“No Graham, I never eat at any place I inspect.”

Pauses for comic laughter and blushes as JK Rowling complements me on my wit.

But the phone call never came. Hordes of fans didn’t beat down my door. The postman gave it a good rattle when he delivered my five complimentary paperbacks, courtesy of my publisher. No one recognised me in the street because none of the bookshops even knew my book existed.

Most of the population fell into the same category. The people who knew – friends, family and colleagues were probably bored of me mentioning the book or they were reading it.

Slowly, as the months passed, I realised the blue plaque on the wall of my house would have to wait a few more years. If I was going to get my book on Richard and Judy and become a household name, I had to get noticed. I had to market myself and my book to the masses.

Miss Marple photoFirst mistake! I needed to find people who liked reading about an environmental health officer who solved complex murders that paid homage to the traditional murder mysteries of authors like Agatha Christie.

Yes, I could see it was going to be a difficult sell. Most crime stories involved police officers or private detectives. Who’d ever heard of an EHO solving a murder?

But why not? If an elderly lady from St Mary Mead could do it …

So I send EHO, Kent Fisher, to investigate a fatal work accident and he uncovers a murder. Simple enough. But he also uncovers a shedload of family secrets and troubles along the way. That’s what happens in books, isn’t it?

Only Kent rolls with the punches, relying on his finely tuned sense of humour to see him through.

He becomes a local hero and gains his first commission to find a missing wife in the second novel, No Bodies, published in 2017. Once again, environmental health plays a key part as said missing wife ran off with a dodgy caterer.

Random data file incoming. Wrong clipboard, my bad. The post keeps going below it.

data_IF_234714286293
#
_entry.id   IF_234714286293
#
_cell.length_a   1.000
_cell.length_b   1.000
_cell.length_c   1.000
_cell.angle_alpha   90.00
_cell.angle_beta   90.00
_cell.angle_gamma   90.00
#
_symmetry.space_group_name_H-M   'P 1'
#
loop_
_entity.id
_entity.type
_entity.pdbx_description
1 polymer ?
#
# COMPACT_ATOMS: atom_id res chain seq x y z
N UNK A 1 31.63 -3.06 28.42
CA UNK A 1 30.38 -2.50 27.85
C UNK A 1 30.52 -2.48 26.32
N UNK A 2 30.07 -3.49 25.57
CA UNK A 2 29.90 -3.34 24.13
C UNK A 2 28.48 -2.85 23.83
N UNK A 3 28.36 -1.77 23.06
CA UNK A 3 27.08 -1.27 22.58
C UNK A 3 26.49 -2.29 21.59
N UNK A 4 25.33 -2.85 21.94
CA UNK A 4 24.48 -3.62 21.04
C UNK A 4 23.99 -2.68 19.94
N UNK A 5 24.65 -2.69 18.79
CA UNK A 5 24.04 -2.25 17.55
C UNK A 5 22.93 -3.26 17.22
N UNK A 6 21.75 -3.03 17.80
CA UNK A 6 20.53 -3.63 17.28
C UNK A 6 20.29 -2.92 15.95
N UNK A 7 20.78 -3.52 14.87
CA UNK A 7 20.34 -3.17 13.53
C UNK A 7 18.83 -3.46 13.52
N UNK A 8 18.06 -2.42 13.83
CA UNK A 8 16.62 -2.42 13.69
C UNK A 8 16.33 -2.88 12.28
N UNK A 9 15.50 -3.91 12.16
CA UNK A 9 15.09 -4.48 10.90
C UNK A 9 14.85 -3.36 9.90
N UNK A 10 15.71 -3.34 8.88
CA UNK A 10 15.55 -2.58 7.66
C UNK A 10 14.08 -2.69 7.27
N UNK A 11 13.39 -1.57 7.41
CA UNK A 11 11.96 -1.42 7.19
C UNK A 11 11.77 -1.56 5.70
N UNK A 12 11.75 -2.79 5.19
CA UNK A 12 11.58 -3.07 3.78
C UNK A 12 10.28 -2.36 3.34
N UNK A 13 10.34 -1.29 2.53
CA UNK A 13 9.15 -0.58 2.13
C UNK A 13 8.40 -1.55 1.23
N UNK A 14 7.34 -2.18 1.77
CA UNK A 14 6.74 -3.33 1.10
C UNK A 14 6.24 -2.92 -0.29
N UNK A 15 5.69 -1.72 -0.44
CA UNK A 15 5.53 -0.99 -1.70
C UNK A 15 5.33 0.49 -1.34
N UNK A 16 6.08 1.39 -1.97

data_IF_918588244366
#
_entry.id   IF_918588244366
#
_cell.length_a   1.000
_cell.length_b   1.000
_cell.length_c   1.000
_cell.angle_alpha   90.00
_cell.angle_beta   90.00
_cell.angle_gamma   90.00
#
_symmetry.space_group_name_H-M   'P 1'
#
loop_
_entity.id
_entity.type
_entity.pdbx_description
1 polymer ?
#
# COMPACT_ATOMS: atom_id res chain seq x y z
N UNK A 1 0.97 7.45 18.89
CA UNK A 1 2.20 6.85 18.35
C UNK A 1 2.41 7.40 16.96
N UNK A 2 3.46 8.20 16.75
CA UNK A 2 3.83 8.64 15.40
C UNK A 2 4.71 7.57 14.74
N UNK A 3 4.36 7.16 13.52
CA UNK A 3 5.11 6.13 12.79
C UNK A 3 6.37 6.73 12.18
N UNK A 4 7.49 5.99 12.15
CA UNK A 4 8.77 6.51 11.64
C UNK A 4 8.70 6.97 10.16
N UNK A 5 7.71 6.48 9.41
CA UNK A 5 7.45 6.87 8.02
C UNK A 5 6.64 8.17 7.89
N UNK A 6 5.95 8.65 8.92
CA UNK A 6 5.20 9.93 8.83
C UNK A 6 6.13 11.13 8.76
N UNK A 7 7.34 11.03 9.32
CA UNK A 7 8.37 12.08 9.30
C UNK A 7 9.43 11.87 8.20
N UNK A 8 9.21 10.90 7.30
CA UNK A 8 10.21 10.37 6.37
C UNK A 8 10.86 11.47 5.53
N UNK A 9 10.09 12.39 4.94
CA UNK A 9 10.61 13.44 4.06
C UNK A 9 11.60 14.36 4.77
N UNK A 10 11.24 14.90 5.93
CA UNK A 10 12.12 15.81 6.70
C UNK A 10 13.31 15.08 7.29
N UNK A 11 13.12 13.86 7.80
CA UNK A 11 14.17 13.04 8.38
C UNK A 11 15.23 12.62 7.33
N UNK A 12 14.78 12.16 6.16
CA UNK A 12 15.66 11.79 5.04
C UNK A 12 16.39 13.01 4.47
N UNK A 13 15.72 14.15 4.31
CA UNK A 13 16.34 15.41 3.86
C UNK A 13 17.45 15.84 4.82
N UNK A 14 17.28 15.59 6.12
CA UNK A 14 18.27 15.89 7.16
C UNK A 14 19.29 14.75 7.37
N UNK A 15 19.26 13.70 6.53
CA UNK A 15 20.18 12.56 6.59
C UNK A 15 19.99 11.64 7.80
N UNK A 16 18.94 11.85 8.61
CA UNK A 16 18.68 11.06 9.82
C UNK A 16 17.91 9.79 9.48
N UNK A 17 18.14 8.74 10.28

Who said you can’t have your cake and eat it?

In No Remorse, published in May 2018, Kent takes his West Highland white terrier, Columbo, (no points for guessing my favourite TV detective), to entertain the residents of a well-to-do care home. One of the residents, who has dementia, is convinced they’re trying to kill him.

When he dies a few weeks later, does Kent think it’s murder? Of course not – until he’s handed a cryptic code that the old man left for him. And Kent’s on the trail again.

You might wonder how an EHO can solve murders. You might not think that running an animal sanctuary and trying to protect the environment are that heroic or worthy. And with all the personal baggage he carries, you might wonder why he doesn’t collapse under the weight of it.

That’s fine. If you prefer your heroes to be cynical coppers who drink and smoke too much, have broken marriages, and spend lots of time in their cars eating junk food between apprehending villains, there are some brilliant stories out there.

KindleI know, I’m an avid reader as well as a writer. Dip into my Kindle and you’ll find Peter James, LJ Ross, Rachel Amphlett, Robin Roughley, Elly Griffiths, Agatha Christie, Conan Doyle and many more crime writers.

They’ve all inspired me in some small way to write the kind of book I like to read, filled with twisting plots, irreverent humour and engaging characters who have real lives and issues to deal with.

I’m lucky to have a small, but growing number of readers who like the stories. Some of them write reviews that lift my day and keep me writing. Others send me messages by email or social media to say how much they enjoyed the novels. Some discuss the books with me, which is always an honour.